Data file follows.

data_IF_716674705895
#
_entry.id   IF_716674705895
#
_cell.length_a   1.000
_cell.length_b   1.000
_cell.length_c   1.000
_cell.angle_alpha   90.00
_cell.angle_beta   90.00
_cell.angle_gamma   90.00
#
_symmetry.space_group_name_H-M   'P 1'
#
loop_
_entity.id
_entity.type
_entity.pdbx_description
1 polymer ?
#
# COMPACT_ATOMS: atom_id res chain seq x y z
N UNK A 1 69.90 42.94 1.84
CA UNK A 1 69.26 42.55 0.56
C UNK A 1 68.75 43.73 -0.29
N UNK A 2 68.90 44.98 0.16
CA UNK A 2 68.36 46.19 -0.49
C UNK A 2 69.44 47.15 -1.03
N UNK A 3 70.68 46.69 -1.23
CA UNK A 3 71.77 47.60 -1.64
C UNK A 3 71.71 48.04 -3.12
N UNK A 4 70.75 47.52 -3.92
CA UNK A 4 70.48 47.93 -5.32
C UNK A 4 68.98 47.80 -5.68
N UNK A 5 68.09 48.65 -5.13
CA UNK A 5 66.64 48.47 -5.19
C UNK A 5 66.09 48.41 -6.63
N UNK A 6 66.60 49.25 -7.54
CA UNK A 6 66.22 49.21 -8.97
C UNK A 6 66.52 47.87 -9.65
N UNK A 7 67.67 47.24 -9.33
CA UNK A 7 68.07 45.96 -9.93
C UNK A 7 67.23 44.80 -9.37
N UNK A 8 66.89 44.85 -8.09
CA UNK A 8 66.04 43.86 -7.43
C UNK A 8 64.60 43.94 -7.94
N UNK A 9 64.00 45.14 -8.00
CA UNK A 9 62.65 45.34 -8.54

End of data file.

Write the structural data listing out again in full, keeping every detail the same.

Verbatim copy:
data_IF_716674705895
#
_entry.id   IF_716674705895
#
_cell.length_a   1.000
_cell.length_b   1.000
_cell.length_c   1.000
_cell.angle_alpha   90.00
_cell.angle_beta   90.00
_cell.angle_gamma   90.00
#
_symmetry.space_group_name_H-M   'P 1'
#
loop_
_entity.id
_entity.type
_entity.pdbx_description
1 polymer ?
#
# COMPACT_ATOMS: atom_id res chain seq x y z
N UNK A 1 69.90 42.94 1.84
CA UNK A 1 69.26 42.55 0.56
C UNK A 1 68.75 43.73 -0.29
N UNK A 2 68.90 44.98 0.16
CA UNK A 2 68.36 46.19 -0.49
C UNK A 2 69.44 47.15 -1.03
N UNK A 3 70.68 46.69 -1.23
CA UNK A 3 71.77 47.60 -1.64
C UNK A 3 71.71 48.04 -3.12
N UNK A 4 70.75 47.52 -3.92
CA UNK A 4 70.48 47.93 -5.32
C UNK A 4 68.98 47.80 -5.68
N UNK A 5 68.09 48.65 -5.13
CA UNK A 5 66.64 48.47 -5.19
C UNK A 5 66.09 48.41 -6.63
N UNK A 6 66.60 49.25 -7.54
CA UNK A 6 66.22 49.21 -8.97
C UNK A 6 66.52 47.87 -9.65
N UNK A 7 67.67 47.24 -9.33
CA UNK A 7 68.07 45.96 -9.93
C UNK A 7 67.23 44.80 -9.37
N UNK A 8 66.89 44.85 -8.09
CA UNK A 8 66.04 43.86 -7.43
C UNK A 8 64.60 43.94 -7.94
N UNK A 9 64.00 45.14 -8.00
CA UNK A 9 62.65 45.34 -8.54